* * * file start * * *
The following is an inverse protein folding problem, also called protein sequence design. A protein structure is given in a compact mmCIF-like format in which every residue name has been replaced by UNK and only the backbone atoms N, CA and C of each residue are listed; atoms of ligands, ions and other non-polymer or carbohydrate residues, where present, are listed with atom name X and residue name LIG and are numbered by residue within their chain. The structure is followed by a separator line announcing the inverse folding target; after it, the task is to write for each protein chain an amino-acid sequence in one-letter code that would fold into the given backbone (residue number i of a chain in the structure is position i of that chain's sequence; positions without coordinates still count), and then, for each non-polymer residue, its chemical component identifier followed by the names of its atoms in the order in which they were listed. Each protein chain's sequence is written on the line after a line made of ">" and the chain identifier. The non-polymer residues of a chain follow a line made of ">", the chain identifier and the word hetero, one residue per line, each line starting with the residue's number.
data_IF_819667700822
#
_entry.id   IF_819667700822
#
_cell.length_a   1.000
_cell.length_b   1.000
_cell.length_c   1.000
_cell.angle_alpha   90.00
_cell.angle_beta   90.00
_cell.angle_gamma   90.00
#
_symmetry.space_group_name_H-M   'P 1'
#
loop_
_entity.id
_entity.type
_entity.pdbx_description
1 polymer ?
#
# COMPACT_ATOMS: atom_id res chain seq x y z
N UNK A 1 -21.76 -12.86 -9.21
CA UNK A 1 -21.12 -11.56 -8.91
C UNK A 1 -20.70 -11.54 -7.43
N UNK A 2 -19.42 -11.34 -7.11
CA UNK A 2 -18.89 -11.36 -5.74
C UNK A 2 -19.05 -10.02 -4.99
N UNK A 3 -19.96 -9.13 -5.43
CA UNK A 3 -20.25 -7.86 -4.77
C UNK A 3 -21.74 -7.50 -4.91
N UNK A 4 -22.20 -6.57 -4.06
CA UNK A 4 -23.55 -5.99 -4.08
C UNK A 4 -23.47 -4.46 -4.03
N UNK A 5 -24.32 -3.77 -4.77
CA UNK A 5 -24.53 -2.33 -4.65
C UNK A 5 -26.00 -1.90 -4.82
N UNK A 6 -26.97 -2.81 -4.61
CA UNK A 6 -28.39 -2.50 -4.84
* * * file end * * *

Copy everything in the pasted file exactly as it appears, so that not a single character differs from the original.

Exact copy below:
The following is an inverse protein folding problem, also called protein sequence design. A protein structure is given in a compact mmCIF-like format in which every residue name has been replaced by UNK and only the backbone atoms N, CA and C of each residue are listed; atoms of ligands, ions and other non-polymer or carbohydrate residues, where present, are listed with atom name X and residue name LIG and are numbered by residue within their chain. The structure is followed by a separator line announcing the inverse folding target; after it, the task is to write for each protein chain an amino-acid sequence in one-letter code that would fold into the given backbone (residue number i of a chain in the structure is position i of that chain's sequence; positions without coordinates still count), and then, for each non-polymer residue, its chemical component identifier followed by the names of its atoms in the order in which they were listed. Each protein chain's sequence is written on the line after a line made of ">" and the chain identifier. The non-polymer residues of a chain follow a line made of ">", the chain identifier and the word hetero, one residue per line, each line starting with the residue's number.
data_IF_819667700822
#
_entry.id   IF_819667700822
#
_cell.length_a   1.000
_cell.length_b   1.000
_cell.length_c   1.000
_cell.angle_alpha   90.00
_cell.angle_beta   90.00
_cell.angle_gamma   90.00
#
_symmetry.space_group_name_H-M   'P 1'
#
loop_
_entity.id
_entity.type
_entity.pdbx_description
1 polymer ?
#
# COMPACT_ATOMS: atom_id res chain seq x y z
N UNK A 1 -21.76 -12.86 -9.21
CA UNK A 1 -21.12 -11.56 -8.91
C UNK A 1 -20.70 -11.54 -7.43
N UNK A 2 -19.42 -11.34 -7.11
CA UNK A 2 -18.89 -11.36 -5.74
C UNK A 2 -19.05 -10.02 -4.99
N UNK A 3 -19.96 -9.13 -5.43
CA UNK A 3 -20.25 -7.86 -4.77
C UNK A 3 -21.74 -7.50 -4.91
N UNK A 4 -22.20 -6.57 -4.06
CA UNK A 4 -23.55 -5.99 -4.08
C UNK A 4 -23.47 -4.46 -4.03
N UNK A 5 -24.32 -3.77 -4.77
CA UNK A 5 -24.53 -2.33 -4.65
C UNK A 5 -26.00 -1.90 -4.82
N UNK A 6 -26.97 -2.81 -4.61
CA UNK A 6 -28.39 -2.50 -4.84